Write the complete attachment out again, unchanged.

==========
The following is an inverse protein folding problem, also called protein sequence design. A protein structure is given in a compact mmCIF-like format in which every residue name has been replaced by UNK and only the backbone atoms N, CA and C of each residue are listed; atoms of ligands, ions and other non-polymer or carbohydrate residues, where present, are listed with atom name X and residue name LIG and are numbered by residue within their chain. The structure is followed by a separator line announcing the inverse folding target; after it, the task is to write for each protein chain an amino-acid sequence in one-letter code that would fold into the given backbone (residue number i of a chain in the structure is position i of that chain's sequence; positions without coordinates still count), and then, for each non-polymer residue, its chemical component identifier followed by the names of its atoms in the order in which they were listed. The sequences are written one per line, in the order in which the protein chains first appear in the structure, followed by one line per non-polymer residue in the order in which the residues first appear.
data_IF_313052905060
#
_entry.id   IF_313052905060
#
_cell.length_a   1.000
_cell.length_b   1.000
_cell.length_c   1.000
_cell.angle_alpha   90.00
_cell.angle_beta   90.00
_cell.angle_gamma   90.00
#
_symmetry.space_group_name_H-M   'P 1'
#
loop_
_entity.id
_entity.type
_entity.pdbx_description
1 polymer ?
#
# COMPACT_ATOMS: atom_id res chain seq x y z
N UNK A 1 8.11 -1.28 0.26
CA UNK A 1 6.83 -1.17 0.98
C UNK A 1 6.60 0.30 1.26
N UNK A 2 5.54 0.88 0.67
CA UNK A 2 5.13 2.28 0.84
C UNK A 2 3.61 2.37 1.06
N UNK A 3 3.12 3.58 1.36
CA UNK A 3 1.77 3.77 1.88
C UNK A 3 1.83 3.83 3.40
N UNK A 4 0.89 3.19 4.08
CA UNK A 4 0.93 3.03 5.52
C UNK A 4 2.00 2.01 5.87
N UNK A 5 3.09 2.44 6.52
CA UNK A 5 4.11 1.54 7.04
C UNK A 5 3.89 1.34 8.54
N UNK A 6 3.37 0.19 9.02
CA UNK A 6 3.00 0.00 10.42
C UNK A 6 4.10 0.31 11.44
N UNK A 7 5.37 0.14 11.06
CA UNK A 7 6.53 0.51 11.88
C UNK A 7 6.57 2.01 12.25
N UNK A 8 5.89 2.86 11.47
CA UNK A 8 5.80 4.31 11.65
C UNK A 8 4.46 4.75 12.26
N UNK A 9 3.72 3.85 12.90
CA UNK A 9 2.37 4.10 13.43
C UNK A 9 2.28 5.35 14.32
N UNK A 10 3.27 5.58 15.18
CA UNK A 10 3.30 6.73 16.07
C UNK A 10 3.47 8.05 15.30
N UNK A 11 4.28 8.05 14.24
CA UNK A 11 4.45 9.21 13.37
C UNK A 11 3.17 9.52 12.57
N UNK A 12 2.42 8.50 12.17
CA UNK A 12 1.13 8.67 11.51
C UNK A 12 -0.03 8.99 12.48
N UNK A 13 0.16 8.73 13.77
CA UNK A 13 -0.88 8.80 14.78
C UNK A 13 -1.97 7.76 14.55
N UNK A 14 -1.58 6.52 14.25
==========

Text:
The following is an inverse protein folding problem, also called protein sequence design. A protein structure is given in a compact mmCIF-like format in which every residue name has been replaced by UNK and only the backbone atoms N, CA and C of each residue are listed; atoms of ligands, ions and other non-polymer or carbohydrate residues, where present, are listed with atom name X and residue name LIG and are numbered by residue within their chain. The structure is followed by a separator line announcing the inverse folding target; after it, the task is to write for each protein chain an amino-acid sequence in one-letter code that would fold into the given backbone (residue number i of a chain in the structure is position i of that chain's sequence; positions without coordinates still count), and then, for each non-polymer residue, its chemical component identifier followed by the names of its atoms in the order in which they were listed. The sequences are written one per line, in the order in which the protein chains first appear in the structure, followed by one line per non-polymer residue in the order in which the residues first appear.
data_IF_313052905060
#
_entry.id   IF_313052905060
#
_cell.length_a   1.000
_cell.length_b   1.000
_cell.length_c   1.000
_cell.angle_alpha   90.00
_cell.angle_beta   90.00
_cell.angle_gamma   90.00
#
_symmetry.space_group_name_H-M   'P 1'
#
loop_
_entity.id
_entity.type
_entity.pdbx_description
1 polymer ?
#
# COMPACT_ATOMS: atom_id res chain seq x y z
N UNK A 1 8.11 -1.28 0.26
CA UNK A 1 6.83 -1.17 0.98
C UNK A 1 6.60 0.30 1.26
N UNK A 2 5.54 0.88 0.67
CA UNK A 2 5.13 2.28 0.84
C UNK A 2 3.61 2.37 1.06
N UNK A 3 3.12 3.58 1.36
CA UNK A 3 1.77 3.77 1.88
C UNK A 3 1.83 3.83 3.40
N UNK A 4 0.89 3.19 4.08
CA UNK A 4 0.93 3.03 5.52
C UNK A 4 2.00 2.01 5.87
N UNK A 5 3.09 2.44 6.52
CA UNK A 5 4.11 1.54 7.04
C UNK A 5 3.89 1.34 8.54
N UNK A 6 3.37 0.19 9.02
CA UNK A 6 3.00 0.00 10.42
C UNK A 6 4.10 0.31 11.44
N UNK A 7 5.37 0.14 11.06
CA UNK A 7 6.53 0.51 11.88
C UNK A 7 6.57 2.01 12.25
N UNK A 8 5.89 2.86 11.47
CA UNK A 8 5.80 4.31 11.65
C UNK A 8 4.46 4.75 12.26
N UNK A 9 3.72 3.85 12.90
CA UNK A 9 2.37 4.10 13.43
C UNK A 9 2.28 5.35 14.32
N UNK A 10 3.27 5.58 15.18
CA UNK A 10 3.30 6.73 16.07
C UNK A 10 3.47 8.05 15.30
N UNK A 11 4.28 8.05 14.24
CA UNK A 11 4.45 9.21 13.37
C UNK A 11 3.17 9.52 12.57
N UNK A 12 2.42 8.50 12.17
CA UNK A 12 1.13 8.67 11.51
C UNK A 12 -0.03 8.99 12.48
N UNK A 13 0.16 8.73 13.77
CA UNK A 13 -0.88 8.80 14.78
C UNK A 13 -1.97 7.76 14.55
N UNK A 14 -1.58 6.52 14.25